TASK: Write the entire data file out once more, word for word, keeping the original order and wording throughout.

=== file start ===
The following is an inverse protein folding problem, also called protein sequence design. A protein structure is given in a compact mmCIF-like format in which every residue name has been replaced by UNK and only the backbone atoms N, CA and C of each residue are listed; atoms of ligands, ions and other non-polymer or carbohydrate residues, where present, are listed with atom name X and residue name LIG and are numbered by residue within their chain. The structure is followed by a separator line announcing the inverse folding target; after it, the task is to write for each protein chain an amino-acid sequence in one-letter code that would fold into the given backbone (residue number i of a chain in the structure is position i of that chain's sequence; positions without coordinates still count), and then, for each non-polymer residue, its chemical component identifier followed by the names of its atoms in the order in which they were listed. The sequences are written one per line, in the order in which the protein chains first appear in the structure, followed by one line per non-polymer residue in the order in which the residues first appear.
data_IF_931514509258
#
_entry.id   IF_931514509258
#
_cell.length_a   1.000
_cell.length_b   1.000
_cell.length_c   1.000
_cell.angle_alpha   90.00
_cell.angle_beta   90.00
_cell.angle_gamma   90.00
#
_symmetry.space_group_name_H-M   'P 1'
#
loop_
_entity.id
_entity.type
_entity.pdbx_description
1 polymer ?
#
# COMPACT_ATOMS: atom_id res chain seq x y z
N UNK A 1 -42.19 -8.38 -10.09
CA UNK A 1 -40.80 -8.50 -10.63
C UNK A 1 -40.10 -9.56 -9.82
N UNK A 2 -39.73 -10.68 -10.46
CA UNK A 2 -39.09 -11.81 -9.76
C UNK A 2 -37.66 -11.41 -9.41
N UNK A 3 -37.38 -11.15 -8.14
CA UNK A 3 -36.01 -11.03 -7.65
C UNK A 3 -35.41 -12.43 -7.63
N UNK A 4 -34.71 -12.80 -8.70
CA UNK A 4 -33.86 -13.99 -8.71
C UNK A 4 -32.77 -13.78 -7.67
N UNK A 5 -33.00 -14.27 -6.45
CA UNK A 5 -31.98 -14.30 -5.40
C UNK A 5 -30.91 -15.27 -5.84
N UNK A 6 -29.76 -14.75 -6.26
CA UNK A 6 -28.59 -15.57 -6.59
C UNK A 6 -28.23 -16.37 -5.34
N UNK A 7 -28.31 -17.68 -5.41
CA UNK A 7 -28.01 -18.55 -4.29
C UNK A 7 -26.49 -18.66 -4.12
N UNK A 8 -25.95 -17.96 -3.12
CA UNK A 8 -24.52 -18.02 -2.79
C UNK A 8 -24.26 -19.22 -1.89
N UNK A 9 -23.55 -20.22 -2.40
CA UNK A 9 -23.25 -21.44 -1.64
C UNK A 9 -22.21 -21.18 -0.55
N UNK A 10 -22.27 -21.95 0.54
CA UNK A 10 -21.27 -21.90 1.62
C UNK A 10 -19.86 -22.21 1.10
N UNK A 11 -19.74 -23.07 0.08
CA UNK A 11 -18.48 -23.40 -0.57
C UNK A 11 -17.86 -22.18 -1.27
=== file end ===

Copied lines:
The following is an inverse protein folding problem, also called protein sequence design. A protein structure is given in a compact mmCIF-like format in which every residue name has been replaced by UNK and only the backbone atoms N, CA and C of each residue are listed; atoms of ligands, ions and other non-polymer or carbohydrate residues, where present, are listed with atom name X and residue name LIG and are numbered by residue within their chain. The structure is followed by a separator line announcing the inverse folding target; after it, the task is to write for each protein chain an amino-acid sequence in one-letter code that would fold into the given backbone (residue number i of a chain in the structure is position i of that chain's sequence; positions without coordinates still count), and then, for each non-polymer residue, its chemical component identifier followed by the names of its atoms in the order in which they were listed. The sequences are written one per line, in the order in which the protein chains first appear in the structure, followed by one line per non-polymer residue in the order in which the residues first appear.
data_IF_931514509258
#
_entry.id   IF_931514509258
#
_cell.length_a   1.000
_cell.length_b   1.000
_cell.length_c   1.000
_cell.angle_alpha   90.00
_cell.angle_beta   90.00
_cell.angle_gamma   90.00
#
_symmetry.space_group_name_H-M   'P 1'
#
loop_
_entity.id
_entity.type
_entity.pdbx_description
1 polymer ?
#
# COMPACT_ATOMS: atom_id res chain seq x y z
N UNK A 1 -42.19 -8.38 -10.09
CA UNK A 1 -40.80 -8.50 -10.63
C UNK A 1 -40.10 -9.56 -9.82
N UNK A 2 -39.73 -10.68 -10.46
CA UNK A 2 -39.09 -11.81 -9.76
C UNK A 2 -37.66 -11.41 -9.41
N UNK A 3 -37.38 -11.15 -8.14
CA UNK A 3 -36.01 -11.03 -7.65
C UNK A 3 -35.41 -12.43 -7.63
N UNK A 4 -34.71 -12.80 -8.70
CA UNK A 4 -33.86 -13.99 -8.71
C UNK A 4 -32.77 -13.78 -7.67
N UNK A 5 -33.00 -14.27 -6.45
CA UNK A 5 -31.98 -14.30 -5.40
C UNK A 5 -30.91 -15.27 -5.84
N UNK A 6 -29.76 -14.75 -6.26
CA UNK A 6 -28.59 -15.57 -6.59
C UNK A 6 -28.23 -16.37 -5.34
N UNK A 7 -28.31 -17.68 -5.41
CA UNK A 7 -28.01 -18.55 -4.29
C UNK A 7 -26.49 -18.66 -4.12
N UNK A 8 -25.95 -17.96 -3.12
CA UNK A 8 -24.52 -18.02 -2.79
C UNK A 8 -24.26 -19.22 -1.89
N UNK A 9 -23.55 -20.22 -2.40
CA UNK A 9 -23.25 -21.44 -1.64
C UNK A 9 -22.21 -21.18 -0.55
N UNK A 10 -22.27 -21.95 0.54
CA UNK A 10 -21.27 -21.90 1.62
C UNK A 10 -19.86 -22.21 1.10
N UNK A 11 -19.74 -23.07 0.08
CA UNK A 11 -18.48 -23.40 -0.57
C UNK A 11 -17.86 -22.18 -1.27